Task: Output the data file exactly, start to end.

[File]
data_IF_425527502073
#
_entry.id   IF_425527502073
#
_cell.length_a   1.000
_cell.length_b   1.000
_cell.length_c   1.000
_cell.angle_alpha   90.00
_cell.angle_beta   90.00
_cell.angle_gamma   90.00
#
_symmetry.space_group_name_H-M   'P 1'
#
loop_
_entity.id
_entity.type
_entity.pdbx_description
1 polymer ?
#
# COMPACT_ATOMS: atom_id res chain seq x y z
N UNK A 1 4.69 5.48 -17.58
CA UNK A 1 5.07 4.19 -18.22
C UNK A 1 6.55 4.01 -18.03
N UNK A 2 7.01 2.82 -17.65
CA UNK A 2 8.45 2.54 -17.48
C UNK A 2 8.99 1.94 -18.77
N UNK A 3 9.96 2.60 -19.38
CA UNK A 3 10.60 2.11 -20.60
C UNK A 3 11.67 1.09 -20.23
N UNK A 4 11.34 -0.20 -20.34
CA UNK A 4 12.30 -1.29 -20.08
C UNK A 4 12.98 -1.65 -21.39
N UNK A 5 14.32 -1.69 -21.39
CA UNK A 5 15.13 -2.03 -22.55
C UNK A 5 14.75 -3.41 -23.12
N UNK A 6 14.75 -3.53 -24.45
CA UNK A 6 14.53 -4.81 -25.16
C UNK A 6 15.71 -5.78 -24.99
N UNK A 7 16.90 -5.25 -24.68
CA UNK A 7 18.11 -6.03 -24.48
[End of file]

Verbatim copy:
data_IF_425527502073
#
_entry.id   IF_425527502073
#
_cell.length_a   1.000
_cell.length_b   1.000
_cell.length_c   1.000
_cell.angle_alpha   90.00
_cell.angle_beta   90.00
_cell.angle_gamma   90.00
#
_symmetry.space_group_name_H-M   'P 1'
#
loop_
_entity.id
_entity.type
_entity.pdbx_description
1 polymer ?
#
# COMPACT_ATOMS: atom_id res chain seq x y z
N UNK A 1 4.69 5.48 -17.58
CA UNK A 1 5.07 4.19 -18.22
C UNK A 1 6.55 4.01 -18.03
N UNK A 2 7.01 2.82 -17.65
CA UNK A 2 8.45 2.54 -17.48
C UNK A 2 8.99 1.94 -18.77
N UNK A 3 9.96 2.60 -19.38
CA UNK A 3 10.60 2.11 -20.60
C UNK A 3 11.67 1.09 -20.23
N UNK A 4 11.34 -0.20 -20.34
CA UNK A 4 12.30 -1.29 -20.08
C UNK A 4 12.98 -1.65 -21.39
N UNK A 5 14.32 -1.69 -21.39
CA UNK A 5 15.13 -2.03 -22.55
C UNK A 5 14.75 -3.41 -23.12
N UNK A 6 14.75 -3.53 -24.45
CA UNK A 6 14.53 -4.81 -25.16
C UNK A 6 15.71 -5.78 -24.99
N UNK A 7 16.90 -5.25 -24.68
CA UNK A 7 18.11 -6.03 -24.48